Meeting Mary Taylor
I met Mary Taylor at around 4:00 AM, over the telephone, twenty years ago this past spring. She was on the trail of something historic, as she always was, and she had (as later confessed) learned just the evening before that I might have something of interest pertaining to her research. Of course, she was out of luck. It was still dark and I was barely conscious. I struggled with the concept of meeting with her in person later that morning, but she was so. . . insistent. She suggested seven o'clock at my office.
In truth, she was not out of luck and neither was I. Quite the contrary, she got a bit of what she was looking for, and I got a family of friends for life. Mary passed away not long ago and, naturally, that sadness has also provoked some recollections that are anything but unhappy.
I remember that first meeting in the early morning hours: Her husband, Representative J. Paul Taylor, dropped Mary off in front of my office and went on to some legislature-related appointment. Mary came through the door on a quest and we spent the whole morning engaged in it. I had been hired by the Guadalupe Historic Foundation to underpin the massive concrete and steel bell tower that rested on the ca. 1787 adobe walls of the Santuario de Guadalupe, here in Santa Fe. No sooner had we put spade to soil than artifacts and burials appeared. Before it was over, we had found over seventy burials in 200 square feet of space.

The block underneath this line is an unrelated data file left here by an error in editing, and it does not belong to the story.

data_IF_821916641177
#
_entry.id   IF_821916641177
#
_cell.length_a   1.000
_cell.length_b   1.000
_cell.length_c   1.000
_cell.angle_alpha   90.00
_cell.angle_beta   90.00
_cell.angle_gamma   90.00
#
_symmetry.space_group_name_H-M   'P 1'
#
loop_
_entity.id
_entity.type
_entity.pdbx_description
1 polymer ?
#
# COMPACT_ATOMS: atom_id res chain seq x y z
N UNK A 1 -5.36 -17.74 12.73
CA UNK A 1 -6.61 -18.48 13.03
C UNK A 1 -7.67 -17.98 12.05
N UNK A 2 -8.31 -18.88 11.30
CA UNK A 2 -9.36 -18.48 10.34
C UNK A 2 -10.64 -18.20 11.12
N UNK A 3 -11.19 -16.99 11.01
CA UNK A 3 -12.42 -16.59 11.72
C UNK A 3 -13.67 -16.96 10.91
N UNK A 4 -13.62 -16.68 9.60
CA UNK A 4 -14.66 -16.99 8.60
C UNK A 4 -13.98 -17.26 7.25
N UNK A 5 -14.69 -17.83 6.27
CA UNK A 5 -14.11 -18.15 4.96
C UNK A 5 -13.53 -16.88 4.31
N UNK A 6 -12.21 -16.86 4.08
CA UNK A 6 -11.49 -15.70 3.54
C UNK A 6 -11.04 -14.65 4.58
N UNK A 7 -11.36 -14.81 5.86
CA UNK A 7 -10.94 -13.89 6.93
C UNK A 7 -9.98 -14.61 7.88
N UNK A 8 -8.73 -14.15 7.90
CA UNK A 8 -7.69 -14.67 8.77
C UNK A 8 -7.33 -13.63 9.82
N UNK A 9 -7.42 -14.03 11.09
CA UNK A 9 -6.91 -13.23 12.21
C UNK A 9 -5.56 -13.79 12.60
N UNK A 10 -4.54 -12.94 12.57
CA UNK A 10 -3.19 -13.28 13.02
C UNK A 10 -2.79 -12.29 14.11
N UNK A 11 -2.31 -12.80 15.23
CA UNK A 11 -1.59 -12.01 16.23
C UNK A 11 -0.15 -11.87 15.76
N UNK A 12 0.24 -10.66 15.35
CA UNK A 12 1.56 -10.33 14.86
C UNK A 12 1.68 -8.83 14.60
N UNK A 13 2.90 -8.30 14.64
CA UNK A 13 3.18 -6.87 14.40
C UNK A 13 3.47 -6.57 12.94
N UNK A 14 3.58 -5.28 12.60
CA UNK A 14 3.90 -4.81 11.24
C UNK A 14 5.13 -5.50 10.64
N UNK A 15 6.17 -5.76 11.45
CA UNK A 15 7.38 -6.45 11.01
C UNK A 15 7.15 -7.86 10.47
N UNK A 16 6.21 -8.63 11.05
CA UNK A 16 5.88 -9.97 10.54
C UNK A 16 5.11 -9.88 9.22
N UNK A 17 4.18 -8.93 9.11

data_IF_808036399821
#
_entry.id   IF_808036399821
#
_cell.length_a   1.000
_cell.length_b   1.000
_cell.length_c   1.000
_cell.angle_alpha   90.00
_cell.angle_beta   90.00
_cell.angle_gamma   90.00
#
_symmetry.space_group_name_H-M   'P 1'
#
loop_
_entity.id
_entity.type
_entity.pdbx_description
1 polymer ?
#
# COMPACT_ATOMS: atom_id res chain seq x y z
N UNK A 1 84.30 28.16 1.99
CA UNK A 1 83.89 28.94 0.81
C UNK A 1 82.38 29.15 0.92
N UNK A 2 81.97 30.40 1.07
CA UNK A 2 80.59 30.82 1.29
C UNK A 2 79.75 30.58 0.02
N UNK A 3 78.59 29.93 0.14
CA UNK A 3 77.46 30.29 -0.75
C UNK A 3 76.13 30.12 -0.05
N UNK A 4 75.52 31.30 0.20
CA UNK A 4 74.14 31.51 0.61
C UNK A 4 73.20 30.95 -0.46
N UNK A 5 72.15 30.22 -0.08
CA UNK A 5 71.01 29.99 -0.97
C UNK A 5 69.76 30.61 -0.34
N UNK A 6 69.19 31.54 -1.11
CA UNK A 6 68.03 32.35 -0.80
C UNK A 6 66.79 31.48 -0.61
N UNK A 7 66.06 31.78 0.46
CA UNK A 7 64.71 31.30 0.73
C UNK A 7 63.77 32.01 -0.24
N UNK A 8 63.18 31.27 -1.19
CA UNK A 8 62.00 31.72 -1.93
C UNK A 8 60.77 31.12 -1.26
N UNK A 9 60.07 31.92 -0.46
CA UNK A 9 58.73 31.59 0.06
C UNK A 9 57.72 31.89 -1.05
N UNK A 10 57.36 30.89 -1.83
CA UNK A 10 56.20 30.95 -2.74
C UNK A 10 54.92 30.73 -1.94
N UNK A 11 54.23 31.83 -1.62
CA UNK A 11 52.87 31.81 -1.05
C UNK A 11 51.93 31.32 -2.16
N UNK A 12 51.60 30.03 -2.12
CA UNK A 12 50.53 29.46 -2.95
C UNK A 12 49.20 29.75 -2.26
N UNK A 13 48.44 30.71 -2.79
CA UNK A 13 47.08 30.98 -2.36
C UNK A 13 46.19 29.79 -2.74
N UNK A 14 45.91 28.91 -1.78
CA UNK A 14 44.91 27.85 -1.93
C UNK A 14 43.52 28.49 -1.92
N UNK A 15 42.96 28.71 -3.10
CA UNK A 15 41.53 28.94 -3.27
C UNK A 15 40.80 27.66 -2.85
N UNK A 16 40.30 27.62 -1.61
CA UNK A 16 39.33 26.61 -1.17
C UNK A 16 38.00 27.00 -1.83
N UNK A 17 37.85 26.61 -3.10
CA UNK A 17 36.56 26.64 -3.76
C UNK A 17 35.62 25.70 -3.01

When Mary called, I was in the midst of these excavations and had temporary control of a fabulous array of artifacts associated with the Third Order of St. Francis. For the next few years we would meet occasionally -- at La Fonda, at the Santuario de Guadalupe, at the Plaza Café and at the Taylor home in Mesilla to talk about the Third Order and the Penitentes.
This was the also the precise time that Churches: Symbols of Community (now Cornerstones Community Partnerships) was getting underway. That program, centered on the restoration of New Mexico's adobe churches, captured and has kept the energy and imagination of Paul and Mary, two of their sons, Mike and Pat, and myself (along with many others) for all the years since. It would be easy to think that it was that project, which broke new ground in historic preservation by taking it to the communities, that brought us together. Really though, it was Guadalupe -- more specifically, it was Mary Taylor's passion for the history and cultural importance of that place and the artifacts under its floor that formed our bond.
As I reflect I realize my meetings with Mary were pretty infrequent but never forgettable. The first time I stayed in their home Paul was annoyed with Mary because she had put a bumper sticker on his truck that said, "I Work for a Jewish Carpenter." Paul clearly thought it inappropriate for a legislator to have any commentary at all plastered on his vehicle. On another trip I had forgotten my toothpaste and Mary gave me a new tube of bubblegum-flavor-with-sparkles that she had stashed in a drawer. I can still taste it.
I miss you, Mary. But be on your guard! One day I am going to disturb your gentle rest with a phone call at four in the morning.